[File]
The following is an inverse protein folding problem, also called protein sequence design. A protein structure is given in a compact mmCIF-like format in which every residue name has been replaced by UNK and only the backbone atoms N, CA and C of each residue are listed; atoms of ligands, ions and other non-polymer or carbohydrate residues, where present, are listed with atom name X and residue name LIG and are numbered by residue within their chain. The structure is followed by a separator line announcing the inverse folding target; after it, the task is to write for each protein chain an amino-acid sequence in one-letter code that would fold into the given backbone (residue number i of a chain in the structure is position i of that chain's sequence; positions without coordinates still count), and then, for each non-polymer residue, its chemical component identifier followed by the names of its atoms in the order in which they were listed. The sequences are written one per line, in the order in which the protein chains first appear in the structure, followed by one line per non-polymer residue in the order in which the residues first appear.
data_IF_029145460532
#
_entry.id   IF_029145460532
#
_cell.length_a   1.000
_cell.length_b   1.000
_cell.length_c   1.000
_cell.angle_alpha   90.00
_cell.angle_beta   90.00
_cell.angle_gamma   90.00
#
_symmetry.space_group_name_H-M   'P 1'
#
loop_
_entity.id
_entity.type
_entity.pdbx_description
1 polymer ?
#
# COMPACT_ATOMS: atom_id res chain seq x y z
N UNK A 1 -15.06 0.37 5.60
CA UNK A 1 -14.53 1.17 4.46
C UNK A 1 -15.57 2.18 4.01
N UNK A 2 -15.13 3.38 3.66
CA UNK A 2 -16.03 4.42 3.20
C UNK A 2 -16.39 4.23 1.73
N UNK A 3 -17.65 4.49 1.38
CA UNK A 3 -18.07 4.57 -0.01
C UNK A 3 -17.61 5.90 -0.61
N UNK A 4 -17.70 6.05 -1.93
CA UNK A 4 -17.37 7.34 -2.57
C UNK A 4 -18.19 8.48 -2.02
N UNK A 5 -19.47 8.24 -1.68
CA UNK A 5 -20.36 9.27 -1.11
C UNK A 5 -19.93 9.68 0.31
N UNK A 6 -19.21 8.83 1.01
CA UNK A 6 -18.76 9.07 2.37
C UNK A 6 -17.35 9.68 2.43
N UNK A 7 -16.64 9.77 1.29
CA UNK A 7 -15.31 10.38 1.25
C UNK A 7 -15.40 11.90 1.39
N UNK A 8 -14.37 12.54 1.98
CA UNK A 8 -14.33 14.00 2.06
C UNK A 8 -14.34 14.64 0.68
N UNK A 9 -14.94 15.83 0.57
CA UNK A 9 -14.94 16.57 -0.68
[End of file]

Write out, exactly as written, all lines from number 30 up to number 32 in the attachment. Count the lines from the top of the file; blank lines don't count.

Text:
C UNK A 3 -17.61 5.90 -0.61
N UNK A 4 -17.70 6.05 -1.93
CA UNK A 4 -17.37 7.34 -2.57